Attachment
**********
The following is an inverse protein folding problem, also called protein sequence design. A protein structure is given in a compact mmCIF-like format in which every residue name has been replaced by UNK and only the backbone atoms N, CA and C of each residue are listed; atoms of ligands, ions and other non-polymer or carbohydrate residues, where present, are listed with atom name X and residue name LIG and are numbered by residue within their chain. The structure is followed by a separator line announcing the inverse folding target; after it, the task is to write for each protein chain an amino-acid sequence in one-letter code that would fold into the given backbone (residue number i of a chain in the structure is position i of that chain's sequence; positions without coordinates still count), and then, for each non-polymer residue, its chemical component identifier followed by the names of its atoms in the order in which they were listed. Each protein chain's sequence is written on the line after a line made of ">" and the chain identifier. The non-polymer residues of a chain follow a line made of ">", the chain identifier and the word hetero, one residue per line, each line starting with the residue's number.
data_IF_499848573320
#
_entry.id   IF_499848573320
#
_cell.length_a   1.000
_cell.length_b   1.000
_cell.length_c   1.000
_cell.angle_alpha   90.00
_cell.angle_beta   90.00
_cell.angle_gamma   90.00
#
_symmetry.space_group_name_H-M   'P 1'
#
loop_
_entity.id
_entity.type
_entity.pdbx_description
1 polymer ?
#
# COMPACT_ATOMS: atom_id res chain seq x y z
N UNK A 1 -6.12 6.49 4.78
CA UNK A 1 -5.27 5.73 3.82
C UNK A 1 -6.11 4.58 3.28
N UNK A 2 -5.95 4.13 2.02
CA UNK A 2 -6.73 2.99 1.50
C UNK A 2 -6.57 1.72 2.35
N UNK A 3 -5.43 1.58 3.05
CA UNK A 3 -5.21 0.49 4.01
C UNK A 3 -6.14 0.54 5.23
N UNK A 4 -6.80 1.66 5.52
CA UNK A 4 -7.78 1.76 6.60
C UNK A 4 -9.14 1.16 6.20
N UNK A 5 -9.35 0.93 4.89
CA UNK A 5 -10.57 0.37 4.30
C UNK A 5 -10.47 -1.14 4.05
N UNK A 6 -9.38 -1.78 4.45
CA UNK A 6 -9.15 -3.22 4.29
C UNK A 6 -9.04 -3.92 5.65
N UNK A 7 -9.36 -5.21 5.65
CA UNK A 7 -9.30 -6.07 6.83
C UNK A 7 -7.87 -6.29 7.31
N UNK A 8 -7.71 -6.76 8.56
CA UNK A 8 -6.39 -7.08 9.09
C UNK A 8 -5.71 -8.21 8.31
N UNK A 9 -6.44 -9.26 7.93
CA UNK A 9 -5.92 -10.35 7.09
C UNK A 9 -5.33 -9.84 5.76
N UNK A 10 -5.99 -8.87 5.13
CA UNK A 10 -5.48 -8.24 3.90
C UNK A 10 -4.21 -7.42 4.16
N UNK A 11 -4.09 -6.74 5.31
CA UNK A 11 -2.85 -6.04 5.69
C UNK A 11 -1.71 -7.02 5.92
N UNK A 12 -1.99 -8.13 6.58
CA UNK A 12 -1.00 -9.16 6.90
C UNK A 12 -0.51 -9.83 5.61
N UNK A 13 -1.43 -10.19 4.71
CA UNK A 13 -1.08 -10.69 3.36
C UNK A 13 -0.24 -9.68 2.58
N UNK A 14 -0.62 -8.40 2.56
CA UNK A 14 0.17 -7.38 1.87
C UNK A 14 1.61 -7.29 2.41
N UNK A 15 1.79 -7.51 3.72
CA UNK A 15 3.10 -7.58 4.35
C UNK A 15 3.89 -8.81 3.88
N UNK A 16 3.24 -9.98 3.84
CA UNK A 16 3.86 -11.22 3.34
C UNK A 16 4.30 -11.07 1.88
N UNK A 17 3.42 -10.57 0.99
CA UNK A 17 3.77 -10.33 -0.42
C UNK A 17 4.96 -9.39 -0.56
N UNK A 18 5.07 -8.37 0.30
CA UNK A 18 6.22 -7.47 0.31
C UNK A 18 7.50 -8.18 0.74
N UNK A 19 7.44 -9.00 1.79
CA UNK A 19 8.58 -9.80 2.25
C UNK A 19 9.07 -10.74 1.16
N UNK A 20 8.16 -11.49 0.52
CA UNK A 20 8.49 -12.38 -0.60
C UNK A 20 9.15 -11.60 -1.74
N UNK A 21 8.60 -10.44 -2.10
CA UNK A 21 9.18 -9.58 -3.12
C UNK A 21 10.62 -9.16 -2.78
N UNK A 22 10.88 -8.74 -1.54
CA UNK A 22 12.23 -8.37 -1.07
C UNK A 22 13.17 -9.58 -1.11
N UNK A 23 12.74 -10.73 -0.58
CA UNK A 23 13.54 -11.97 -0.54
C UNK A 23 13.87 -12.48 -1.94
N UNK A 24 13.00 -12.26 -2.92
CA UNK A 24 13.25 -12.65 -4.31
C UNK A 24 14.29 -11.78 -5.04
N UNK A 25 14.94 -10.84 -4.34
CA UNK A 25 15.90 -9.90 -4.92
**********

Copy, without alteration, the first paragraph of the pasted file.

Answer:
The following is an inverse protein folding problem, also called protein sequence design. A protein structure is given in a compact mmCIF-like format in which every residue name has been replaced by UNK and only the backbone atoms N, CA and C of each residue are listed; atoms of ligands, ions and other non-polymer or carbohydrate residues, where present, are listed with atom name X and residue name LIG and are numbered by residue within their chain. The structure is followed by a separator line announcing the inverse folding target; after it, the task is to write for each protein chain an amino-acid sequence in one-letter code that would fold into the given backbone (residue number i of a chain in the structure is position i of that chain's sequence; positions without coordinates still count), and then, for each non-polymer residue, its chemical component identifier followed by the names of its atoms in the order in which they were listed. Each protein chain's sequence is written on the line after a line made of ">" and the chain identifier. The non-polymer residues of a chain follow a line made of ">", the chain identifier and the word hetero, one residue per line, each line starting with the residue's number.